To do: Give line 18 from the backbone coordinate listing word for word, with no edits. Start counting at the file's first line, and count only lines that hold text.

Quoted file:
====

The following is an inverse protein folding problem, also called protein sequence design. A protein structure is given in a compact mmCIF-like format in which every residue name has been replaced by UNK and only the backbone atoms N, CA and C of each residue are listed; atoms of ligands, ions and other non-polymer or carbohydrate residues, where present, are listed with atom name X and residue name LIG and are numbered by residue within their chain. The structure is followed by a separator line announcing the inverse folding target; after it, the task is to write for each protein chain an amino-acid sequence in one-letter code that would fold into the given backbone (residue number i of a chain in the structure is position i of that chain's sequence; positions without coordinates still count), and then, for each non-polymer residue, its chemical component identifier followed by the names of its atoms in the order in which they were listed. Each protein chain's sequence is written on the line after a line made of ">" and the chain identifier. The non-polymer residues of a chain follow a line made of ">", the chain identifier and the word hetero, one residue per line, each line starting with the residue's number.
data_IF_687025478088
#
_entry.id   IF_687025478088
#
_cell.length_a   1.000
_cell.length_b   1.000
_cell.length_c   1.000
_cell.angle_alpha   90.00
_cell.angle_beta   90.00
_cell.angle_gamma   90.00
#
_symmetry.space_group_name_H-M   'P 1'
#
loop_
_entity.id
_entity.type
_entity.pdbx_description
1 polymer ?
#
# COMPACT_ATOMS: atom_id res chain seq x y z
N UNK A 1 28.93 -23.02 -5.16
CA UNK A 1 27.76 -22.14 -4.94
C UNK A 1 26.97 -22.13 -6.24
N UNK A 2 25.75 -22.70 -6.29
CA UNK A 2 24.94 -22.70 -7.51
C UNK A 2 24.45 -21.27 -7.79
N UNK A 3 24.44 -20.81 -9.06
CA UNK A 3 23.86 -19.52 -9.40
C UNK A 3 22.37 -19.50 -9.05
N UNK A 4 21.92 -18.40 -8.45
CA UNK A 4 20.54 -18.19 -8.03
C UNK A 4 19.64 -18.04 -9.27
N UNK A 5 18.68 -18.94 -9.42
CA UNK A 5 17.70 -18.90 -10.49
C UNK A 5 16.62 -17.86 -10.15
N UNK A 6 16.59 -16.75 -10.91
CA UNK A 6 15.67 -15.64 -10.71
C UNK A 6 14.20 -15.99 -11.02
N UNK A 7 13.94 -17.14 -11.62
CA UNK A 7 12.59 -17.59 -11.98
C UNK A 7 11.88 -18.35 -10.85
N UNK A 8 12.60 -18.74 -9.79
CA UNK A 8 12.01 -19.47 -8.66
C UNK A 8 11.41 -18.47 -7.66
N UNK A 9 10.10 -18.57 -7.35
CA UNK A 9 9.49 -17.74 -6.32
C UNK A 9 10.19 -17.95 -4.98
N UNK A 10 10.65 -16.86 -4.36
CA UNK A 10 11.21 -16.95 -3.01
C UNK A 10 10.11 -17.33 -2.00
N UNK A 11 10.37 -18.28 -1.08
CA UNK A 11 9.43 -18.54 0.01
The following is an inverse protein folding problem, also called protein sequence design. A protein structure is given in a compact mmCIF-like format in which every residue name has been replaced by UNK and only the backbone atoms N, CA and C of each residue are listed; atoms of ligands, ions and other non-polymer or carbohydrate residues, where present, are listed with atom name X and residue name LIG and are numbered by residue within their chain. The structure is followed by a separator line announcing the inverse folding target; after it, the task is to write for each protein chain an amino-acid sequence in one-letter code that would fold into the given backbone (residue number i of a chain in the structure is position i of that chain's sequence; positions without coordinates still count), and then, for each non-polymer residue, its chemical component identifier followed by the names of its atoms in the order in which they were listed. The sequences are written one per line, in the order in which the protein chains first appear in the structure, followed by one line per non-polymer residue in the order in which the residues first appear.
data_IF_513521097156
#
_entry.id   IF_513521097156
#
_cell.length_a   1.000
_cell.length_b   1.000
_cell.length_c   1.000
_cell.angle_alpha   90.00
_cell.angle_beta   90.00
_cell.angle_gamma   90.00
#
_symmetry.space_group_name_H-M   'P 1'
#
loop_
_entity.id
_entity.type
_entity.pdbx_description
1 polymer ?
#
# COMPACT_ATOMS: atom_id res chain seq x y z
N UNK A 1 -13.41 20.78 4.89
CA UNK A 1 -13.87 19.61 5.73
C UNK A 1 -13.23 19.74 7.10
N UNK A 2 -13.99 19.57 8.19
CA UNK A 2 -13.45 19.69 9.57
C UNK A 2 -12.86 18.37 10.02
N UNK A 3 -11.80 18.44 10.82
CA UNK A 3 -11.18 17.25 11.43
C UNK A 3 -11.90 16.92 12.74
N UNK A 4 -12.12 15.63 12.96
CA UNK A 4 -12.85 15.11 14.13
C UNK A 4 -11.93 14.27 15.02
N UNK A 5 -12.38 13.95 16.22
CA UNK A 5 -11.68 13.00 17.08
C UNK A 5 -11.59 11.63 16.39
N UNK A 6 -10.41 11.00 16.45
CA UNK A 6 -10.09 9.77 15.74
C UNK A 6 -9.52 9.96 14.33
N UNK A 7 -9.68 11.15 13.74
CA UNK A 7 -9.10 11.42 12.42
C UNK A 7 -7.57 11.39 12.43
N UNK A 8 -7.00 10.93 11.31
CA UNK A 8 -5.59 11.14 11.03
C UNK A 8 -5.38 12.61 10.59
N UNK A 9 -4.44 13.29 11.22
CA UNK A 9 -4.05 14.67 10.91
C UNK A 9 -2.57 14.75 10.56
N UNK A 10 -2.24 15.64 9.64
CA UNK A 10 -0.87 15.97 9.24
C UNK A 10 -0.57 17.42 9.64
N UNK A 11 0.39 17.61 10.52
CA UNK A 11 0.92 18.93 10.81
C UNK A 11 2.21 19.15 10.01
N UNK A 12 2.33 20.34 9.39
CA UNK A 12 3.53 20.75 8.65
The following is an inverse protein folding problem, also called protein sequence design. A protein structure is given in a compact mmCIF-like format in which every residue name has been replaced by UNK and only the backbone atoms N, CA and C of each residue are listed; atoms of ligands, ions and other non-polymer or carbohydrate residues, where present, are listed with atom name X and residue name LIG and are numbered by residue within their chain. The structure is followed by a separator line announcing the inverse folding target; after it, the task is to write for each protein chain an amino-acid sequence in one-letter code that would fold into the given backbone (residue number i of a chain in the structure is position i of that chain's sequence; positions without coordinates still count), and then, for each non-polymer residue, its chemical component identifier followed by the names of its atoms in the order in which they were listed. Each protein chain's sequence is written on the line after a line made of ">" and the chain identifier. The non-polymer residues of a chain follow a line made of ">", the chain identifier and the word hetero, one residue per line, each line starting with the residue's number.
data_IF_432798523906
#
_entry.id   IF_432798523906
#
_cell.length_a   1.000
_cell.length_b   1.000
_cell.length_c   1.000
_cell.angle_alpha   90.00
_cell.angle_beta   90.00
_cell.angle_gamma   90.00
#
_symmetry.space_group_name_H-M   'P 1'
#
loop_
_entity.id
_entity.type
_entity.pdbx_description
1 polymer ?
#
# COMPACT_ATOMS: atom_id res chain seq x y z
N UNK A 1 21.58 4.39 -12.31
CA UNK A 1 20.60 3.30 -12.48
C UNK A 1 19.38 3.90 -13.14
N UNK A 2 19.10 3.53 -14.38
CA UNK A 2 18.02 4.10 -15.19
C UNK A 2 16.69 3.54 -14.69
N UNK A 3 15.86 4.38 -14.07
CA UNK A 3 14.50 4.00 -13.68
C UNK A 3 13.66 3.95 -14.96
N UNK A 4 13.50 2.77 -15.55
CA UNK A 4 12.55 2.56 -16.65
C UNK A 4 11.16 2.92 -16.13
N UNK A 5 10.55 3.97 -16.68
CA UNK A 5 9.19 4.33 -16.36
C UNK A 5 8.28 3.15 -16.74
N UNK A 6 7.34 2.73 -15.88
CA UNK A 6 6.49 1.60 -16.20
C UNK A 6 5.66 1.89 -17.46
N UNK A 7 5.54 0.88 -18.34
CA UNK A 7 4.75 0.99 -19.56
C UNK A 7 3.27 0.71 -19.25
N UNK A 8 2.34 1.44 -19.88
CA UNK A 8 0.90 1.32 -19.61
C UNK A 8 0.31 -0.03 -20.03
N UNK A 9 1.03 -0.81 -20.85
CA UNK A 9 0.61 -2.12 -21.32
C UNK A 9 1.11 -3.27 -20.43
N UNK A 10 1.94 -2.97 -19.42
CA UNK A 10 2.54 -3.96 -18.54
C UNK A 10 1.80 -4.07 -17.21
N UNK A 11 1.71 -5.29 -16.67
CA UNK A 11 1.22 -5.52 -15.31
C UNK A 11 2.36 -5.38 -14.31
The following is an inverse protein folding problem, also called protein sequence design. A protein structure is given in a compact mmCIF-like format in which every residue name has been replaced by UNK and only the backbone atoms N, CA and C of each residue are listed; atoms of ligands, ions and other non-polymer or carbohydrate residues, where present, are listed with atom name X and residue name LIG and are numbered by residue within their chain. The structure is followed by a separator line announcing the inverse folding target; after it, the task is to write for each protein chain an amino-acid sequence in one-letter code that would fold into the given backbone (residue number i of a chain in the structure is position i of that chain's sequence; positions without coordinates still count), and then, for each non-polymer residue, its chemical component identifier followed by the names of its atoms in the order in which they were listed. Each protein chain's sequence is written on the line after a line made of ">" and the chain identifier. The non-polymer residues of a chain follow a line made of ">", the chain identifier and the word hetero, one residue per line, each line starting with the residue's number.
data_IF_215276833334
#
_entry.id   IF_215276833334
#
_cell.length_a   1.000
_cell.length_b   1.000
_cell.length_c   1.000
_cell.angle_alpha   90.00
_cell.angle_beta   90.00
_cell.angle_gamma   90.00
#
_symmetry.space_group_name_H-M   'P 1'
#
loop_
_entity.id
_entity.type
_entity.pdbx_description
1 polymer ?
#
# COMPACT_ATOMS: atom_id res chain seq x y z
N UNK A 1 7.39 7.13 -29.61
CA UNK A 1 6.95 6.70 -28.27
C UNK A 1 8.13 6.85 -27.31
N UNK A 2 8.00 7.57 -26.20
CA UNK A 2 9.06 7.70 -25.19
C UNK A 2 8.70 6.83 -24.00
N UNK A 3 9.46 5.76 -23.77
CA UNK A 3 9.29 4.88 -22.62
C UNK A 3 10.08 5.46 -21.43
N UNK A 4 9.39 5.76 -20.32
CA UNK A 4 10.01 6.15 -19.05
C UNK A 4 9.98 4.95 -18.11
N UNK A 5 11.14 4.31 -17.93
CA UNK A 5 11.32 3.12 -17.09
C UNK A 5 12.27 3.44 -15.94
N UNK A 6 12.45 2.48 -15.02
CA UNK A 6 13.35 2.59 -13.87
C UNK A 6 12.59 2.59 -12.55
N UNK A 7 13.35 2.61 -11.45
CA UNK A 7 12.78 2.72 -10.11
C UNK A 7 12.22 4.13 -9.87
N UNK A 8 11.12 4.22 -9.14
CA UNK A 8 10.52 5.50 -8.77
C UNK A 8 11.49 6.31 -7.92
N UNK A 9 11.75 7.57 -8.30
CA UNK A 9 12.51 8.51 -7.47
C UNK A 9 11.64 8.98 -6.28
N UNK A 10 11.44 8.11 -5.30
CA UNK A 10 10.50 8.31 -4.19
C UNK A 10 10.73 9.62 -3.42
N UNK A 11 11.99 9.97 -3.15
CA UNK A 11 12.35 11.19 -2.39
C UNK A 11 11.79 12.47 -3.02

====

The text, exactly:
_entity.pdbx_description